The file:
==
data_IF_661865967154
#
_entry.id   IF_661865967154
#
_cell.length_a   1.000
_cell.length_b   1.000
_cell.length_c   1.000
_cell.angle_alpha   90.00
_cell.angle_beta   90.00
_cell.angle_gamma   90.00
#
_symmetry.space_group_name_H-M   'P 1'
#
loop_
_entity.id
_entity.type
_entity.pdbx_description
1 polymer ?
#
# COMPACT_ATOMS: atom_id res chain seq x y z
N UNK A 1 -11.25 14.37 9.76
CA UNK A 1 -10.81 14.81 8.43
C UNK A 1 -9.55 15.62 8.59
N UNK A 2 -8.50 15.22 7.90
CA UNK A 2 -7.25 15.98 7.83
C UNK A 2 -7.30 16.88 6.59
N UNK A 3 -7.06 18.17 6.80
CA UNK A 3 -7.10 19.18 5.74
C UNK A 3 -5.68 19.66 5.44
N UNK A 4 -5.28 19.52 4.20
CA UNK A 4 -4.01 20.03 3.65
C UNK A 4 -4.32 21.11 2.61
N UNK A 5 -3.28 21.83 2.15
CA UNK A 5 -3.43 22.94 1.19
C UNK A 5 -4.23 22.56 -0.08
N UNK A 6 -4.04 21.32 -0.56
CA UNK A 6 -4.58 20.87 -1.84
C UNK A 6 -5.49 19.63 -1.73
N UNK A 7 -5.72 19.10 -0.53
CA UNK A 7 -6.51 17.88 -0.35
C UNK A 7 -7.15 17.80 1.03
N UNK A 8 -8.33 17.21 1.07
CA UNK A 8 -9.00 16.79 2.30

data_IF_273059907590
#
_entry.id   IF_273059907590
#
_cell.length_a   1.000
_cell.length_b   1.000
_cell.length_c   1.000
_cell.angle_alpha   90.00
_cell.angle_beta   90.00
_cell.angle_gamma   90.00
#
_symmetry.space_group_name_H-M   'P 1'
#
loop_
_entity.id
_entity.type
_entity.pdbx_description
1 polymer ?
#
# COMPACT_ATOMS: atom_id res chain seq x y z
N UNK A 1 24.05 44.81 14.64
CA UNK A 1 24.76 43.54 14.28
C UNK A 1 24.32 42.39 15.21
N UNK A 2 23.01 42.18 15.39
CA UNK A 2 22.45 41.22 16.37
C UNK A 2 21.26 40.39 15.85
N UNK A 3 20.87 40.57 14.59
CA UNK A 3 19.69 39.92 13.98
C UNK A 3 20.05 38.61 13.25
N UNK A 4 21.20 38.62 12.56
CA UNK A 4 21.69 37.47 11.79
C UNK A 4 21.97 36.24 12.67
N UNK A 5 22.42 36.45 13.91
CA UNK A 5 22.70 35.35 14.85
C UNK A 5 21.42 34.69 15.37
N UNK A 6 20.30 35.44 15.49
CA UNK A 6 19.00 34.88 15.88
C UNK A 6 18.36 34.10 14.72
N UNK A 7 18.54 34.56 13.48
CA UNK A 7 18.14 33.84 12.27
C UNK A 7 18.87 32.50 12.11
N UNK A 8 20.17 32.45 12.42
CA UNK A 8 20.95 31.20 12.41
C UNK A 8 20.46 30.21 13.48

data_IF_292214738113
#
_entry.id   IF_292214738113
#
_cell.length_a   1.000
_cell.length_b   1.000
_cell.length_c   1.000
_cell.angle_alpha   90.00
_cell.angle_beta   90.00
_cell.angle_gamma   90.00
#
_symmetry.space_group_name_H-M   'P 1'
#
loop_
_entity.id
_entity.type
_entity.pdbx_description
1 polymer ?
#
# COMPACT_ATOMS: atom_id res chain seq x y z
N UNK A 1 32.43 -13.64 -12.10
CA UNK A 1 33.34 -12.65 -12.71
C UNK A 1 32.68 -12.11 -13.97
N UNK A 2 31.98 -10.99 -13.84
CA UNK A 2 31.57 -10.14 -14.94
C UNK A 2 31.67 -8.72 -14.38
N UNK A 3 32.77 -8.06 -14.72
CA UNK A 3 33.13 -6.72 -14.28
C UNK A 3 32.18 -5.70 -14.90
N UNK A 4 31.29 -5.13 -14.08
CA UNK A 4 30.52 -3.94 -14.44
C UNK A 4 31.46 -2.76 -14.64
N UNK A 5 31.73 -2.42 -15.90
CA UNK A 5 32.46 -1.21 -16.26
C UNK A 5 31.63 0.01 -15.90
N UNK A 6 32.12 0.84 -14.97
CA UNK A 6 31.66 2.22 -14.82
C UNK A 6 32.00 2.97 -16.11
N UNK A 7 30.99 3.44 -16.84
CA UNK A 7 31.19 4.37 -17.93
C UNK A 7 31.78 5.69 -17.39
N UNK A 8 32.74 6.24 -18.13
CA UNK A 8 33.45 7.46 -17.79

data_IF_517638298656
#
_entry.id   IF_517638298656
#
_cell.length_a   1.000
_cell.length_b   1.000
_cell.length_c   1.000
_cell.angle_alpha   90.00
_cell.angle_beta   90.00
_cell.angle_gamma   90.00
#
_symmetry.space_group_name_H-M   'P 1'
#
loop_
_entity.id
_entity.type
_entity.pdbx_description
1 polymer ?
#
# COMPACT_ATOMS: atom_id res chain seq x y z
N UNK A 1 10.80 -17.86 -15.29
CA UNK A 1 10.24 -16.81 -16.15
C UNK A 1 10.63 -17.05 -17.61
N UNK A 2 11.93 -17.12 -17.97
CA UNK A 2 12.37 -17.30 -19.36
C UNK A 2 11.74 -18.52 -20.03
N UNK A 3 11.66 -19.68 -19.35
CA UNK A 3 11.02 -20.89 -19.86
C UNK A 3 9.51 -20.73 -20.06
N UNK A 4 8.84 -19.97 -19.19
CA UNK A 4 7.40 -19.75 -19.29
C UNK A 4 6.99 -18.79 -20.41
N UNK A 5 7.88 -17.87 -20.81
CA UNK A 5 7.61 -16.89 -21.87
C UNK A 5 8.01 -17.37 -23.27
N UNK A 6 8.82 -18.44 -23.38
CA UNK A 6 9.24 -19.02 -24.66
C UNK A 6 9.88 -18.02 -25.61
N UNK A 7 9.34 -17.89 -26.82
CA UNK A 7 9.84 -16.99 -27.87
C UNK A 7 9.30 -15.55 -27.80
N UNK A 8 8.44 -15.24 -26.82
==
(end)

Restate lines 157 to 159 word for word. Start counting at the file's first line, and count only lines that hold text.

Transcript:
N UNK A 3 11.66 -19.68 -19.35
CA UNK A 3 11.02 -20.89 -19.86
C UNK A 3 9.51 -20.73 -20.06